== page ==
Apple drops gag orders for employees talking harassment, discrimination

Tech giant's concealment clauses came under scrutiny from shareholders

Apple drops gag orders for employees talking harassment, discrimination

Apple is giving workers the freedom to speak up about their concerns in the workplace. 

The Cupertino, CA-based technology juggernaut detailed its practices in a recent report, promising not to enforce restrictions against workers who speak up. Half (50.4%) of the company's investors approved a shareholder proposal for such a report in March.

“At Apple, our commitment to a safe, inclusive, and respectful work environment is backed by a comprehensive policy that forbids harassment and discrimination,” according to the company. “We believe open and honest communication among team members, managers, and leaders helps create a collaborative culture where everyone can contribute, grow, and succeed.”

This comes after shareholders demanded a report on the iPhone manufacturer's use of concealment clauses with employees, according to a report from MarketWatch.

Employment discrimination can come in different forms, targeting various aspects of a colleague, and HRD previously details them in an article.

“Our policies are clear that employees have the right to speak freely about their workplace conditions, including harassment and discrimination, and we offer a range of resources for employees to address questions and report concerns,” said Apple. “Our policies extend protections beyond minimum legal requirements, and we continuously review them.”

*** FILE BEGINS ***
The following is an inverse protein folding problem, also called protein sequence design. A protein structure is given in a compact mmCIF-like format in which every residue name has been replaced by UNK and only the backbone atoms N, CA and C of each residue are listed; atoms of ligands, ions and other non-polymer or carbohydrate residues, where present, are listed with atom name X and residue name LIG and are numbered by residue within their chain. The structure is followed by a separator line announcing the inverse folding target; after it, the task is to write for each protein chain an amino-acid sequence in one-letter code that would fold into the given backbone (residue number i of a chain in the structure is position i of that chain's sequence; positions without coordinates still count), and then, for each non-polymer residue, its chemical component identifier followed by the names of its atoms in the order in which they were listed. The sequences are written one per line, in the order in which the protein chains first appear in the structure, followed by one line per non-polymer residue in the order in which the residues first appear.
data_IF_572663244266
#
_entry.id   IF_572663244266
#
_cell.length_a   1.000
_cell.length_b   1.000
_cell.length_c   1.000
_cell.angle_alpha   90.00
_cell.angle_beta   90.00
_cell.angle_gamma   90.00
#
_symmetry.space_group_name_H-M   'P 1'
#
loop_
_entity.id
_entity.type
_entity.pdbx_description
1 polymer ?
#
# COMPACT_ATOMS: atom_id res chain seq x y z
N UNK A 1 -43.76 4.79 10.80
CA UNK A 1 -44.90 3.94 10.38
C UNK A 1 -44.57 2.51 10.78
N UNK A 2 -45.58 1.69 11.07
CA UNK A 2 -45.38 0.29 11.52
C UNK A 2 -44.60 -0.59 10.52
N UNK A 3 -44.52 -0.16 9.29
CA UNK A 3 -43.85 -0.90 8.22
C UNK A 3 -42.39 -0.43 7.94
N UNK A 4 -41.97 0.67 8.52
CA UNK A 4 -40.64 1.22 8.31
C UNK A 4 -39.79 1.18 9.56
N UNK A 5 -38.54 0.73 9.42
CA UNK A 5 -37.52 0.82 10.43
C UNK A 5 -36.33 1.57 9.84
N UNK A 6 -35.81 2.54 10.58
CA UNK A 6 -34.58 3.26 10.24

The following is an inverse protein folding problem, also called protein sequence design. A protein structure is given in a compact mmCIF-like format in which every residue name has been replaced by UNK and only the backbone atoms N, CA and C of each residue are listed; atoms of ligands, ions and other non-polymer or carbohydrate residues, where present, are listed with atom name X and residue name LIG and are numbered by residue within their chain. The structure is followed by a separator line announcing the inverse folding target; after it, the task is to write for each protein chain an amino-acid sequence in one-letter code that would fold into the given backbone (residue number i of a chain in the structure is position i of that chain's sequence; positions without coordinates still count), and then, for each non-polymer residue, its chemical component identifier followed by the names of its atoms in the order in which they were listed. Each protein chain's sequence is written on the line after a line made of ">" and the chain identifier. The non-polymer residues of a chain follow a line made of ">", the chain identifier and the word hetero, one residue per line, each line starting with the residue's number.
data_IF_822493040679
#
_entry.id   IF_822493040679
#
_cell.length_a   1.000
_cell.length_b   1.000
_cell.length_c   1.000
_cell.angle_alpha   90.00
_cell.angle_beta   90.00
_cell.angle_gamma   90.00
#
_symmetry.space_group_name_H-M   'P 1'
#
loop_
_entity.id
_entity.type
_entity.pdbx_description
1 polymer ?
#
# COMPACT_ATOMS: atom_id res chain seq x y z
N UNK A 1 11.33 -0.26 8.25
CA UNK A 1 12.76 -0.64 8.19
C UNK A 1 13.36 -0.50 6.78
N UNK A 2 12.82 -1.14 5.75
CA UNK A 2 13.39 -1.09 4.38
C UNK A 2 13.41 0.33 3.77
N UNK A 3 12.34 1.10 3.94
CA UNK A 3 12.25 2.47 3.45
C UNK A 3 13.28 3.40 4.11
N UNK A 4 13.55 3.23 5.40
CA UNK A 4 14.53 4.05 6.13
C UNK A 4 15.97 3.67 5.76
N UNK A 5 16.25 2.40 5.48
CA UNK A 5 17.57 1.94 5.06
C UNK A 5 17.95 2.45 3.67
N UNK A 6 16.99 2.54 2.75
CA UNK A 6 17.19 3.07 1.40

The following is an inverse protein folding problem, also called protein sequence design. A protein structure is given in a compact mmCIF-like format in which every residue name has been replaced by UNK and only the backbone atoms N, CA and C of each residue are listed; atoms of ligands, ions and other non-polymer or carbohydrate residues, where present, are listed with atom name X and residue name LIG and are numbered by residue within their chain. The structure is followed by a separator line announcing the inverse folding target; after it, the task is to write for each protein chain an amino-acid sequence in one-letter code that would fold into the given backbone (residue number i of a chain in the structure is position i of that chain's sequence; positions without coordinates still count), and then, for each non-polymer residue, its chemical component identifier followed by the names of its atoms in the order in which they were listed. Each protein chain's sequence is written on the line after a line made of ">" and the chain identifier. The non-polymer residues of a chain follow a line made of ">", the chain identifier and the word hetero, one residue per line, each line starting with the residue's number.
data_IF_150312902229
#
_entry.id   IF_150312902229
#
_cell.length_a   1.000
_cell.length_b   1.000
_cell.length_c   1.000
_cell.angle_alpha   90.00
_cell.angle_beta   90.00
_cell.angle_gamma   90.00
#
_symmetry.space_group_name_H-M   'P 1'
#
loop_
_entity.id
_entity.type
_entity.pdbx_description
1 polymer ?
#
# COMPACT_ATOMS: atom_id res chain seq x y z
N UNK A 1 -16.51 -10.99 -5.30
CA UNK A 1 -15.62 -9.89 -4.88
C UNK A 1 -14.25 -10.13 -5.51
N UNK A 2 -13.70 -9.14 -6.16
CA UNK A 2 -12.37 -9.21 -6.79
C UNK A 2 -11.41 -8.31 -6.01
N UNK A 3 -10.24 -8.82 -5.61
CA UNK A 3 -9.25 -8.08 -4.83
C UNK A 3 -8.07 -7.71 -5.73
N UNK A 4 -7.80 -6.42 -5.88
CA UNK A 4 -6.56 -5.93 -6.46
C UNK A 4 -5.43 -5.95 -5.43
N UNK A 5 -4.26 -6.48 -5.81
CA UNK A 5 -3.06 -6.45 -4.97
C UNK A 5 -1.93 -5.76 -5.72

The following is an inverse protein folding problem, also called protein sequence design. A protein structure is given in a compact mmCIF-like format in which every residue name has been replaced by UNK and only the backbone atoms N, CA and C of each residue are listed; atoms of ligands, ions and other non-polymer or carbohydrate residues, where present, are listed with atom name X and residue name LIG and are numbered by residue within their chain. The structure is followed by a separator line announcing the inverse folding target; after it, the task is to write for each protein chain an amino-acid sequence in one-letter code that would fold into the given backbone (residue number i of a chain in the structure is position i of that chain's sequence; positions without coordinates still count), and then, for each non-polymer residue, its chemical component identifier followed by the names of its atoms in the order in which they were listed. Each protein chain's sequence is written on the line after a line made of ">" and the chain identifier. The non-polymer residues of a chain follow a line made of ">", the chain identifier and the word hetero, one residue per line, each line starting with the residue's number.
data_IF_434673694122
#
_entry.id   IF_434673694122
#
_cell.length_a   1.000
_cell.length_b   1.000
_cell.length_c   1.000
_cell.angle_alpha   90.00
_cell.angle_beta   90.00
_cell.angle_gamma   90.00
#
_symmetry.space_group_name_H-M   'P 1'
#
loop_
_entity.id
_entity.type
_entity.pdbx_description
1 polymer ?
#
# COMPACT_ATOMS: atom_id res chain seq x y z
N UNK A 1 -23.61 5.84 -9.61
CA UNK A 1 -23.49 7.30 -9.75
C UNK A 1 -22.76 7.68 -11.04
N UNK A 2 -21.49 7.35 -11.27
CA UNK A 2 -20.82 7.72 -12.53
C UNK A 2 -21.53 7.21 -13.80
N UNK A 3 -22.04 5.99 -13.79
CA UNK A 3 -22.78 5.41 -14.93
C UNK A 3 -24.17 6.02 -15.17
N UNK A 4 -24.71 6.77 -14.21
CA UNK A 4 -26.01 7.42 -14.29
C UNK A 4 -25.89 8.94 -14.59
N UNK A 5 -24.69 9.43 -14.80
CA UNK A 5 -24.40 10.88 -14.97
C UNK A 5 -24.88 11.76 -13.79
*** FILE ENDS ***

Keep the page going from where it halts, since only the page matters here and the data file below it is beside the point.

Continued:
Apple also noted that workers who have experienced harassment and discrimination have the right to bring their claim in court. It also committed to ensuring company policies and practices comply with or exceed legal requirements.

The iPhone maker hired outside counsel to review and evaluate its policies as it prepared the report. The review covered employees and independent contractors in the U.S. and globally, spanning jurisdictions that are home to roughly 96% of Apple’s global headcount.

“Outside counsel confirmed that it is Apple’s global policy not to restrict employees’ or independent contractors’ ability to speak freely about harassment, discrimination, or conduct they believe to be unlawful,” the company noted in the report.

It also vowed to improve in their shortcomings.

“In the limited instances where they identified provisions in our employment agreements or agreements with three independent contractors that would reasonably be interpreted as restricting a person’s ability to speak about such conduct, we have committed to not enforce those restrictions and to make improvements and clarifications going forward.”

Previously, two former employees are suing Twitter over alleged sex discrimination, claiming that women were disproportionately impacted in the job cuts.

Previously, Giant Company LLC d/b/a Giant Food (Giant) came to a deal with the Department of Justice that addresses the department's finding that grocery store chain discriminated against non-U.S. citizens when checking their permission to work in the U.S., conduct that violated the Immigration and Nationality Act (INA).

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